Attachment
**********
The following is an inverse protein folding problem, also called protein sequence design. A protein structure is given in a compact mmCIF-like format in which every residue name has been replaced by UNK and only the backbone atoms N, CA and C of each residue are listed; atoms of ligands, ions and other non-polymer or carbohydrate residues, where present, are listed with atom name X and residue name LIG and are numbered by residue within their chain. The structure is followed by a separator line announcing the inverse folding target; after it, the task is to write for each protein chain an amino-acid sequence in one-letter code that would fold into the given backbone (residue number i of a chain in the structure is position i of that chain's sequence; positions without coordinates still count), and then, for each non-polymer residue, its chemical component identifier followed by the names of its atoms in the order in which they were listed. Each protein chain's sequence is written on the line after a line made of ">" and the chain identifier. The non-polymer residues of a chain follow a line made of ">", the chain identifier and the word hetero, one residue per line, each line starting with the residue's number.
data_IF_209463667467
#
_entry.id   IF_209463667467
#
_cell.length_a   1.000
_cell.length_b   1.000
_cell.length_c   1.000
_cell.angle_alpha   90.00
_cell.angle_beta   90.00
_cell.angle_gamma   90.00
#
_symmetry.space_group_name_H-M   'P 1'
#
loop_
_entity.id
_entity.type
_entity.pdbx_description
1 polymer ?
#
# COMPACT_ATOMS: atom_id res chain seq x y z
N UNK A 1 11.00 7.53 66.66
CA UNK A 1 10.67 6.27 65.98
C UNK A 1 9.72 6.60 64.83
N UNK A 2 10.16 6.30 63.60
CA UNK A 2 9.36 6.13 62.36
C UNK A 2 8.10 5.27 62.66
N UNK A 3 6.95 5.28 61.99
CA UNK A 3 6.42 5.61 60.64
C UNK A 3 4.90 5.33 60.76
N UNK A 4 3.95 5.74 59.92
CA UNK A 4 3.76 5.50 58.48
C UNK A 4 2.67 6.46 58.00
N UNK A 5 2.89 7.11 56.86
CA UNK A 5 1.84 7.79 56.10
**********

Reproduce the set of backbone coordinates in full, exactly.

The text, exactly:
The following is an inverse protein folding problem, also called protein sequence design. A protein structure is given in a compact mmCIF-like format in which every residue name has been replaced by UNK and only the backbone atoms N, CA and C of each residue are listed; atoms of ligands, ions and other non-polymer or carbohydrate residues, where present, are listed with atom name X and residue name LIG and are numbered by residue within their chain. The structure is followed by a separator line announcing the inverse folding target; after it, the task is to write for each protein chain an amino-acid sequence in one-letter code that would fold into the given backbone (residue number i of a chain in the structure is position i of that chain's sequence; positions without coordinates still count), and then, for each non-polymer residue, its chemical component identifier followed by the names of its atoms in the order in which they were listed. Each protein chain's sequence is written on the line after a line made of ">" and the chain identifier. The non-polymer residues of a chain follow a line made of ">", the chain identifier and the word hetero, one residue per line, each line starting with the residue's number.
data_IF_209463667467
#
_entry.id   IF_209463667467
#
_cell.length_a   1.000
_cell.length_b   1.000
_cell.length_c   1.000
_cell.angle_alpha   90.00
_cell.angle_beta   90.00
_cell.angle_gamma   90.00
#
_symmetry.space_group_name_H-M   'P 1'
#
loop_
_entity.id
_entity.type
_entity.pdbx_description
1 polymer ?
#
# COMPACT_ATOMS: atom_id res chain seq x y z
N UNK A 1 11.00 7.53 66.66
CA UNK A 1 10.67 6.27 65.98
C UNK A 1 9.72 6.60 64.83
N UNK A 2 10.16 6.30 63.60
CA UNK A 2 9.36 6.13 62.36
C UNK A 2 8.10 5.27 62.66
N UNK A 3 6.95 5.28 61.99
CA UNK A 3 6.42 5.61 60.64
C UNK A 3 4.90 5.33 60.76
N UNK A 4 3.95 5.74 59.92
CA UNK A 4 3.76 5.50 58.48
C UNK A 4 2.67 6.46 58.00
N UNK A 5 2.89 7.11 56.86
CA UNK A 5 1.84 7.79 56.10